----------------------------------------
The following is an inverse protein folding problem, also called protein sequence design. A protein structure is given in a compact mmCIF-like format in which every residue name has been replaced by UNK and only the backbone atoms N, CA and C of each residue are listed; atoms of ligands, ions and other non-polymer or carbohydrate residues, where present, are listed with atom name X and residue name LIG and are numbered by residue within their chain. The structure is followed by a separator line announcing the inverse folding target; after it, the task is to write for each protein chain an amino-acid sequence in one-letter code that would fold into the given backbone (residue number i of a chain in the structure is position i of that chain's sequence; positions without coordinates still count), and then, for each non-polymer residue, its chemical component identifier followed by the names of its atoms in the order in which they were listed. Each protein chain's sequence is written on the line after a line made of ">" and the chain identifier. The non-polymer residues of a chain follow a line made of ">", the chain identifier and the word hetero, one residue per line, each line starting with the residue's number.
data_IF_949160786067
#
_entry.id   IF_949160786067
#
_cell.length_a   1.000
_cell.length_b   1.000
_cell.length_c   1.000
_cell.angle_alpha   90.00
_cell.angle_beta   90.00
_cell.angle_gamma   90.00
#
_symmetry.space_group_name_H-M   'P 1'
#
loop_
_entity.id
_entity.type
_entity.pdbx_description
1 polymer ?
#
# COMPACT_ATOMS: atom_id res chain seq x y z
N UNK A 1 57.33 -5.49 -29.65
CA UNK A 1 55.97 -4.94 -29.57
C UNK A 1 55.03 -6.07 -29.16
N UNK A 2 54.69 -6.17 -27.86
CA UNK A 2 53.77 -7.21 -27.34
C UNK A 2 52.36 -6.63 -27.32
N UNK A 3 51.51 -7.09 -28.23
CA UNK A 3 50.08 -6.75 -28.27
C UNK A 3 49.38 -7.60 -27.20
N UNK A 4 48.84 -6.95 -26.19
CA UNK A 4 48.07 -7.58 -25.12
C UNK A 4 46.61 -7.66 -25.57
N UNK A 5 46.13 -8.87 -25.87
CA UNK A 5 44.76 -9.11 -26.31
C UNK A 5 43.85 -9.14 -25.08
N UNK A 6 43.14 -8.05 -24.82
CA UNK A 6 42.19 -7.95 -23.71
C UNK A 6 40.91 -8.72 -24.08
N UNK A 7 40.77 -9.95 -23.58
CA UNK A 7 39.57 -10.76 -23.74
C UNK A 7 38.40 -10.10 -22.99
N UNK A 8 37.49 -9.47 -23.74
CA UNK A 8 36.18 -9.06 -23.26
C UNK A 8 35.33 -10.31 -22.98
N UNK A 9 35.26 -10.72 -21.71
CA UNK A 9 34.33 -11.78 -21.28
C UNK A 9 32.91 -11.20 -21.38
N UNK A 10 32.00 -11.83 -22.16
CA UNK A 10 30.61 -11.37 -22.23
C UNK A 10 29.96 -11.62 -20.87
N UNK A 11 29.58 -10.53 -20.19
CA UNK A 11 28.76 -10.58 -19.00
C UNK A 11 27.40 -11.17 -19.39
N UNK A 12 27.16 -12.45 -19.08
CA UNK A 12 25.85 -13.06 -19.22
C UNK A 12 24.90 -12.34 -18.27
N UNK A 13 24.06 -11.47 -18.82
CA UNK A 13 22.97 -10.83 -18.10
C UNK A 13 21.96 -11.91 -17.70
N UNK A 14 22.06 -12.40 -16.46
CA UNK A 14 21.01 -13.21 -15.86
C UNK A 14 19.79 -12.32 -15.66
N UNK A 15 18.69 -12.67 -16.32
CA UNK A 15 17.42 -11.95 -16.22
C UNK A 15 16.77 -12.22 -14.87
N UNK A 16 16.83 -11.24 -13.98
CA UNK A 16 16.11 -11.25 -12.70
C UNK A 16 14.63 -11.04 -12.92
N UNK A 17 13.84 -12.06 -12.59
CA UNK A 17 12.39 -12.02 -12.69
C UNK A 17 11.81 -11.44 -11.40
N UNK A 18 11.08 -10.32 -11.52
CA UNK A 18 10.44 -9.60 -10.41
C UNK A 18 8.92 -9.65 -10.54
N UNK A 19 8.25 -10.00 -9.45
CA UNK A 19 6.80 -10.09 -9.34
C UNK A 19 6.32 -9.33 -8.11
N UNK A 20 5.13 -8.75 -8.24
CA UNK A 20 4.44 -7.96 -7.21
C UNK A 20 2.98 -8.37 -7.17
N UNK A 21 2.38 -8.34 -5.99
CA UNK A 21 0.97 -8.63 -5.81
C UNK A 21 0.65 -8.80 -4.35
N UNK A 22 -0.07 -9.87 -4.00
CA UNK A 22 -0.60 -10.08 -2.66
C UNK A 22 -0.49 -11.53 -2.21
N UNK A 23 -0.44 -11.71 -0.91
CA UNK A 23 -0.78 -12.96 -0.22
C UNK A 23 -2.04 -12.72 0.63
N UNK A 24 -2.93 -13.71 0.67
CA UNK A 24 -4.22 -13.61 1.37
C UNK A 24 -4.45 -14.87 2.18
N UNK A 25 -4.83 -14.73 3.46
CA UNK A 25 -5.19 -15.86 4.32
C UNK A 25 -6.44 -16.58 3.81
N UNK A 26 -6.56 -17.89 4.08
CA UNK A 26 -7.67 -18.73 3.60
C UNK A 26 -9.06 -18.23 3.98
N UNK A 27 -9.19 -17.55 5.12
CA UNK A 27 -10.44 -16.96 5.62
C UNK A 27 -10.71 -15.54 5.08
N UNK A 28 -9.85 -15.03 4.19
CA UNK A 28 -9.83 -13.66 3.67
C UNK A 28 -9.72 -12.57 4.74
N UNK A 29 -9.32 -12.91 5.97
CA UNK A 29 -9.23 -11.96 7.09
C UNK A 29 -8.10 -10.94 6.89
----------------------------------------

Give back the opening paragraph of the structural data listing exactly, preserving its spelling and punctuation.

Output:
The following is an inverse protein folding problem, also called protein sequence design. A protein structure is given in a compact mmCIF-like format in which every residue name has been replaced by UNK and only the backbone atoms N, CA and C of each residue are listed; atoms of ligands, ions and other non-polymer or carbohydrate residues, where present, are listed with atom name X and residue name LIG and are numbered by residue within their chain. The structure is followed by a separator line announcing the inverse folding target; after it, the task is to write for each protein chain an amino-acid sequence in one-letter code that would fold into the given backbone (residue number i of a chain in the structure is position i of that chain's sequence; positions without coordinates still count), and then, for each non-polymer residue, its chemical component identifier followed by the names of its atoms in the order in which they were listed. Each protein chain's sequence is written on the line after a line made of ">" and the chain identifier. The non-polymer residues of a chain follow a line made of ">", the chain identifier and the word hetero, one residue per line, each line starting with the residue's number.